Nanomaterials in the workplace - Risk perception on nanomaterials
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Nanomaterials in the workplace - Risk perception on nanomaterials

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EU-OSHA. European Agency for Safety and Health at Work. ...

EU-OSHA. European Agency for Safety and Health at Work.

The huge scope, novelty, excitement about promised benefits coupled with the uncertainty and low current level of understanding in a rapidly changing scientific field poses significant challenges for risk communication on ENM to workplaces.
• Risk communication strategies need to handle these uncertainties and to be able to adapt to facilitate reframing and redefining of the issues as they change with the emergence of new ENM and scientific knowledge.
• Because there is as yet no outright rejection of nanotechnology, policy- makers have the opportunity to define how to frame communication on ENM to promote a sensible risk management. Once this frame has been found it needs to be used consistently among stakeholders.
• In order to ensure long-term success of risk communication initiatives to workplaces, these should inform decisions that employers make about workplaces and support them in implementing adequate prevention measures; and empower individual workers to exert personal control over their own situations and environments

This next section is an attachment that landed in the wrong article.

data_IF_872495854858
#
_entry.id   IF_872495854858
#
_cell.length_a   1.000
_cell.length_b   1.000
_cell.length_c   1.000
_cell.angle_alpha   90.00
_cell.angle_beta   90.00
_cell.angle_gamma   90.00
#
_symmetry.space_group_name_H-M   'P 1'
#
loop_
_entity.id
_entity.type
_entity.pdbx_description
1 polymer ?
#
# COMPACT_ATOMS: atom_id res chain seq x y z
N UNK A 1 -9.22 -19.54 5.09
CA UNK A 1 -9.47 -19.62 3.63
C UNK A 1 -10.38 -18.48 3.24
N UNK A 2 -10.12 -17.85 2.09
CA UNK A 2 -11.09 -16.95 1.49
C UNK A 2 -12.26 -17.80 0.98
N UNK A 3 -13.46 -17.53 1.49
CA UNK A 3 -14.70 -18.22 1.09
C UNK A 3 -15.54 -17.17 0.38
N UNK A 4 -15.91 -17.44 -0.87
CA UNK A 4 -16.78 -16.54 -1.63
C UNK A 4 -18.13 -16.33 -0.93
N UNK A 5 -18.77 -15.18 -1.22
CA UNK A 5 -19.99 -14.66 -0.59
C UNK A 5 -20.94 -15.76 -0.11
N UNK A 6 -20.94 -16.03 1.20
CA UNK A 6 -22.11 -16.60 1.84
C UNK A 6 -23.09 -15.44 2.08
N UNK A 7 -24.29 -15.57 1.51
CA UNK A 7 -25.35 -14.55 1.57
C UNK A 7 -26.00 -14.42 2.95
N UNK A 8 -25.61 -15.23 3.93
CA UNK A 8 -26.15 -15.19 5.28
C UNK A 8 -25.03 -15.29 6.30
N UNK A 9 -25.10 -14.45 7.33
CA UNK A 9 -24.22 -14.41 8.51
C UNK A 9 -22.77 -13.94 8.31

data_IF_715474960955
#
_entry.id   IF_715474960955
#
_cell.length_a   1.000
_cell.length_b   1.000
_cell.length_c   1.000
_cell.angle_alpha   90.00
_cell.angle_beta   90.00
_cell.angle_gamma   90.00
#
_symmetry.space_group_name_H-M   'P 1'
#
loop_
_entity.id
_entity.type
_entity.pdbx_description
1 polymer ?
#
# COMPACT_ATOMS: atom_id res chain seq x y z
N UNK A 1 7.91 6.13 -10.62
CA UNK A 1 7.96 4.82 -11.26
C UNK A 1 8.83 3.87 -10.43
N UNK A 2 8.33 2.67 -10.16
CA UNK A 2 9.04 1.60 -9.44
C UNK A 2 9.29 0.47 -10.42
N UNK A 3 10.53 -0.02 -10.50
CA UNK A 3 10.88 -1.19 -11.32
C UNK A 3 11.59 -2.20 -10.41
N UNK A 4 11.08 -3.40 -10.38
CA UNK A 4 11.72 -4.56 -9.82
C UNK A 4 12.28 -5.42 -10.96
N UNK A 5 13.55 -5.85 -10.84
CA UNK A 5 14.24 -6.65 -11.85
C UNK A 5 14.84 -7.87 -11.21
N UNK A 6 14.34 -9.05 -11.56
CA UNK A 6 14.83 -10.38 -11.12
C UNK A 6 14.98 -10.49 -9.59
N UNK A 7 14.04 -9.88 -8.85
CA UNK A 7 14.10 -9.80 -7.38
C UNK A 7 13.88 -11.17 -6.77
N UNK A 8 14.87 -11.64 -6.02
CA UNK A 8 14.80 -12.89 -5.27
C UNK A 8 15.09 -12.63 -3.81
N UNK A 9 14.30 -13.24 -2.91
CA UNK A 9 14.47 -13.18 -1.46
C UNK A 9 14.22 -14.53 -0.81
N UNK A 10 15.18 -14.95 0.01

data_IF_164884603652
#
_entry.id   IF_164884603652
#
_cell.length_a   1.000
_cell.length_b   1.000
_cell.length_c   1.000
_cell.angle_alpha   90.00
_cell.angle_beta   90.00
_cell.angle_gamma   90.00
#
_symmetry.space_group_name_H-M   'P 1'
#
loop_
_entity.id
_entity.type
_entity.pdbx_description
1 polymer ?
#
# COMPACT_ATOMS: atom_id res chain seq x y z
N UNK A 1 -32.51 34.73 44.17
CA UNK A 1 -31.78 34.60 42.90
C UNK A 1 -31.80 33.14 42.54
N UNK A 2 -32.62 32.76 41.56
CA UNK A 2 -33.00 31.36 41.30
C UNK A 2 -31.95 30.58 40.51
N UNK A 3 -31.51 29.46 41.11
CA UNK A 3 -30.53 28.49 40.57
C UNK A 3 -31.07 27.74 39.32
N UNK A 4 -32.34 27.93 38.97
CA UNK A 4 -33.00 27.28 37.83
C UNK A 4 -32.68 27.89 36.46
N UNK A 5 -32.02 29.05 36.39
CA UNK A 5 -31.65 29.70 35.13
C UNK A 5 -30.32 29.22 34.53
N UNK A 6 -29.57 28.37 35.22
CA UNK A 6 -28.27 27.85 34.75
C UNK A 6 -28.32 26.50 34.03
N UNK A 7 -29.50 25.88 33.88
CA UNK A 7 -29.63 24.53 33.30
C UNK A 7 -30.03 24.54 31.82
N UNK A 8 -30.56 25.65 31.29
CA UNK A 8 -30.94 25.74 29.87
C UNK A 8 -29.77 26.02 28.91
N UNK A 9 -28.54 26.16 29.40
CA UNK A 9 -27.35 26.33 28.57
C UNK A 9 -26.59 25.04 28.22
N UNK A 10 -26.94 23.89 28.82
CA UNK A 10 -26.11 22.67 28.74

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Nanomaterials in the workplace - Risk perception on nanomaterials Nanomaterials in the workplace - Risk perception on nanomaterials Presentation Transcript

  • Nanomaterials in the workplace -Risk perception and risk communicationBased on a literature review by: Rosemary Gibson, Nicola Stacey and Roxanne Gervais(HSL, UK), Hakan Wallin (NRCWE, DK), Eric Drais (INRS, FR), Wojciech Zatorski(CIOP-PIB, PL)Available at: http://osha.europa.eu/en/publications/literature_reviews/risk-perception-and-risk-communication-with-regard-to-nanomaterials-in-the-workplace/viewSafety and health at work is everyone‟s concern. It‟s good for you. It‟s good for business.
  • What are nanomaterials?Commission Recommendation of 18 October 2011 on the definition ofNanomaterial (2011/696/EU) [1]"Nanomaterial" means:• a natural, incidental or manufactured material• containing particles, in an unbound state or as an aggregate or as an agglomerate• and where, for 50 % or more of the particles in the number size distribution, one or more external dimensions is in the size range 1 nm - 100 nm. In specific cases […] the number size distribution threshold of 50 % may be replaced by a threshold between 1 and 50 %. By derogation […], fullerenes, graphene flakes and single wall carbon nanotubes with one or more external dimensions below 1 nm should be considered as nanomaterials. http://osha.europa.eu 2